Intermodal/multimodal transport can support sustainability objectives by, inter alia, helping rationalize infrastructure; promoting the use of appropriate modes; improving service levels and logistics performance (e.g. speed, reliability, order fills), reducing costs (e.g. inventory and transport): enabling access to distant areas including rural by connecting rural freight transport infrastructure to markets, optimizing door--‐to--‐door transport. In addition, it can reduce energy consumption and alleviate carbon emissions.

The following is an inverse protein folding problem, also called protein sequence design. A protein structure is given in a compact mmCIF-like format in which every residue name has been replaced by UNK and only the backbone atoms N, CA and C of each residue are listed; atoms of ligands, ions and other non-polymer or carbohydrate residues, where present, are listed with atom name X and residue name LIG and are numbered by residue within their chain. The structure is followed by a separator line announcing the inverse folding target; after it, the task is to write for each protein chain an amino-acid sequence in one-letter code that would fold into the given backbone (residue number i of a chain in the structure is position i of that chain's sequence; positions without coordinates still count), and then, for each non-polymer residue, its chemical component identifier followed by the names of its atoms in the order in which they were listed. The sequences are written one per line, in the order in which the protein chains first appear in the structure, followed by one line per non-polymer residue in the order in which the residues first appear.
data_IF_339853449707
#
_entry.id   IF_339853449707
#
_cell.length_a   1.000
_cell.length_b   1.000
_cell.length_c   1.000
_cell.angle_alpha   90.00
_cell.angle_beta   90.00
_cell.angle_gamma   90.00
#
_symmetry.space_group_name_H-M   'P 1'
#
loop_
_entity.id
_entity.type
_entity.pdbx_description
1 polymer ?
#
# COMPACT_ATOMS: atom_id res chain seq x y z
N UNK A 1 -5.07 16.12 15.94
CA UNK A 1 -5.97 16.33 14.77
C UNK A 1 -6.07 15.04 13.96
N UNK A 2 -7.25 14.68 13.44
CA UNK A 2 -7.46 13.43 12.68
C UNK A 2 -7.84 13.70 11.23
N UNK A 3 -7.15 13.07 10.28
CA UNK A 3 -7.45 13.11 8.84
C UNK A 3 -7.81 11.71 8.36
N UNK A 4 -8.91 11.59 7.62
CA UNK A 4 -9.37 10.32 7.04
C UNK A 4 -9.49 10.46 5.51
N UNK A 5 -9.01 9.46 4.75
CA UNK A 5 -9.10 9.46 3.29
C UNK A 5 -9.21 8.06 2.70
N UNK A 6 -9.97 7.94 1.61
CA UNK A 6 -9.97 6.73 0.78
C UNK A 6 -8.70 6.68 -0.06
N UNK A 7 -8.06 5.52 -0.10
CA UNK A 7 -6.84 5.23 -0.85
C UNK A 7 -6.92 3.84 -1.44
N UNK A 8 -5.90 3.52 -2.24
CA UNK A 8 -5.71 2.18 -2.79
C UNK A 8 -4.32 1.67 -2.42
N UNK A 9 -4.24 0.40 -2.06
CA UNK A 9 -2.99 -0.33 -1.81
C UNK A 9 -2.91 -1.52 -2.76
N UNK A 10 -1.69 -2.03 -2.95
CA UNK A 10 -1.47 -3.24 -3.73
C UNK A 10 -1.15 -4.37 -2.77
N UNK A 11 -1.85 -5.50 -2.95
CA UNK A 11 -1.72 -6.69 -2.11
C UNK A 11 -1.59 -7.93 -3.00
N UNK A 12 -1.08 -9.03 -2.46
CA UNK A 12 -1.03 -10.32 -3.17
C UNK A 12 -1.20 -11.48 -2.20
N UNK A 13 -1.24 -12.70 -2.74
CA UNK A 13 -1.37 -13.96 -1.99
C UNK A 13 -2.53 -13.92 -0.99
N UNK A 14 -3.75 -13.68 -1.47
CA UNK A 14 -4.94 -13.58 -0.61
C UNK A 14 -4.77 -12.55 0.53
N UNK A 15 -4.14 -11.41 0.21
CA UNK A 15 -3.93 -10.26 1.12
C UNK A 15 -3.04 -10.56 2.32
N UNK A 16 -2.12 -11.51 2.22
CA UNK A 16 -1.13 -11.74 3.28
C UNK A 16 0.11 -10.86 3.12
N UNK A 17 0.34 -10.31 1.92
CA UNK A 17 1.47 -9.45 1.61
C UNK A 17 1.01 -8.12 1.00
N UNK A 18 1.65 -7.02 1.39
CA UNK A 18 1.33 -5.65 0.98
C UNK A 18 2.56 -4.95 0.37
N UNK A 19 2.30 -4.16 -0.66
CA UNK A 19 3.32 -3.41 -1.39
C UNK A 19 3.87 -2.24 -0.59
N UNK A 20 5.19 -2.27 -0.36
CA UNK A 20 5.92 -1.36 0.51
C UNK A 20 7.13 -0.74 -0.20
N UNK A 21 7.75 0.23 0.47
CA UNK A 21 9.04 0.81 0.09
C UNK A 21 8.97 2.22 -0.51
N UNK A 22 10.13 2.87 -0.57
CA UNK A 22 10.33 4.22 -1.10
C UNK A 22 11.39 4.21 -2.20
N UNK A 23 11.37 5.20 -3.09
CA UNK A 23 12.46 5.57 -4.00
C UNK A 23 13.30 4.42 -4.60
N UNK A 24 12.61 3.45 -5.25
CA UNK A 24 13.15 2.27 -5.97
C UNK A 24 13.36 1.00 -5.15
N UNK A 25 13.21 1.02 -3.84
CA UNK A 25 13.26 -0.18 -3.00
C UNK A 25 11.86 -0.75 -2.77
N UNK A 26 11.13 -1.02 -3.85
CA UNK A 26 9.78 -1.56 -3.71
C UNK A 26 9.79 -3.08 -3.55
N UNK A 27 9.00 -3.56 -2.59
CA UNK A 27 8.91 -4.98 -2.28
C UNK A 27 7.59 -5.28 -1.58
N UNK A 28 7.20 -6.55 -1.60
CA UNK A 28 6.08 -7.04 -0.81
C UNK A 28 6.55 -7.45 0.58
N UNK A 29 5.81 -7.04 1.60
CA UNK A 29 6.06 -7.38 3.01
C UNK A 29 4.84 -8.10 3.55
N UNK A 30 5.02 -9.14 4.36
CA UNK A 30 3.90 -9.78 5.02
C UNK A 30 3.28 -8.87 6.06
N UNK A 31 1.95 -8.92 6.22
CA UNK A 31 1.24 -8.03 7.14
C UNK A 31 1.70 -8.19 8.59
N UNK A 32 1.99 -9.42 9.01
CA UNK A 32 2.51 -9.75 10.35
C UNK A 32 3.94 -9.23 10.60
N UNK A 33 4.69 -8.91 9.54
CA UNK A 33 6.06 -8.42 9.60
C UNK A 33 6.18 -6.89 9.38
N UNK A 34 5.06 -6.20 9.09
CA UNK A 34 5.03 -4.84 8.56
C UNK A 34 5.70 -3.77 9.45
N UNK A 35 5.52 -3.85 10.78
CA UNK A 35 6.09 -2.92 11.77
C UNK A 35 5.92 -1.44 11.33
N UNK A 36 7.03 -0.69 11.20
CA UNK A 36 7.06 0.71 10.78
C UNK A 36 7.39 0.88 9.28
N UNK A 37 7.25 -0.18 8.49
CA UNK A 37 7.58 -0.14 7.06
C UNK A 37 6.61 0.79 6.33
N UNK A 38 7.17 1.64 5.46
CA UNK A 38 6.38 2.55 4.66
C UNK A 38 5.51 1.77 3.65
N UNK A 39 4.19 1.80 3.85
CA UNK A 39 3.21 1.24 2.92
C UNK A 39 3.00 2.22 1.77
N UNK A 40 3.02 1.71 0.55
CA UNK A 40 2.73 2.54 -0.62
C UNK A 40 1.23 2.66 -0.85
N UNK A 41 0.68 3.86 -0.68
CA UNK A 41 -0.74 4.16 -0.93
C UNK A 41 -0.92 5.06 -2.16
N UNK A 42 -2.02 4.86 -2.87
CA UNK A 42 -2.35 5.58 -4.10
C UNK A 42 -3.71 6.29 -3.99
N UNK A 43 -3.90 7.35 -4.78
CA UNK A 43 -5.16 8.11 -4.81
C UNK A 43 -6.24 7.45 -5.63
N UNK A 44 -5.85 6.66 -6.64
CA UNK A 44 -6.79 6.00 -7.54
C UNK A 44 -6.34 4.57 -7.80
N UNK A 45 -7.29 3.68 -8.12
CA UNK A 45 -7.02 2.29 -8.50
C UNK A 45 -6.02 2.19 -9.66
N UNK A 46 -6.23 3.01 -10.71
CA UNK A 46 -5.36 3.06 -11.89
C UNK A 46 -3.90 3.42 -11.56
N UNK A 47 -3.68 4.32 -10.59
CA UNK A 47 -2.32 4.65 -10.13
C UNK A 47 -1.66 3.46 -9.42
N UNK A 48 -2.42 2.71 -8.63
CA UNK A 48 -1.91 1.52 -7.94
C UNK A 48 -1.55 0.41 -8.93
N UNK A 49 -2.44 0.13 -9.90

Optimizing the sustainability dividend of intermodal/multimodal transport requires however hat persistent underlying challenges be addressed. There is need to address infrastructure capacity constraints; interoperability (vehicles, systems, technologies) and interconnection issues (e.g. transfer points, facilities, logistics services); cross modal boundaries including the coherence of regulatory frameworks across modes.1 It also requires improving the management of existing capacity and assets at the supply chain level, not only at nodes; leveraging the gains from cross modal competition; and, enabling public--‐private partnerships (PPPs) not only as investment strategy to improve transport infrastructure and logistics but also as a means to access specialized skills, innovations, and new technologies associated with the development, operation and maintenance of transport infrastructure and services. Finally, cooperation among transport industry players and across modes, including in the form of partnerships, is essential to benefit from underlying synergies and complementarities as well as to ensure a more balanced trade--‐off between costs and benefits among supply chain players.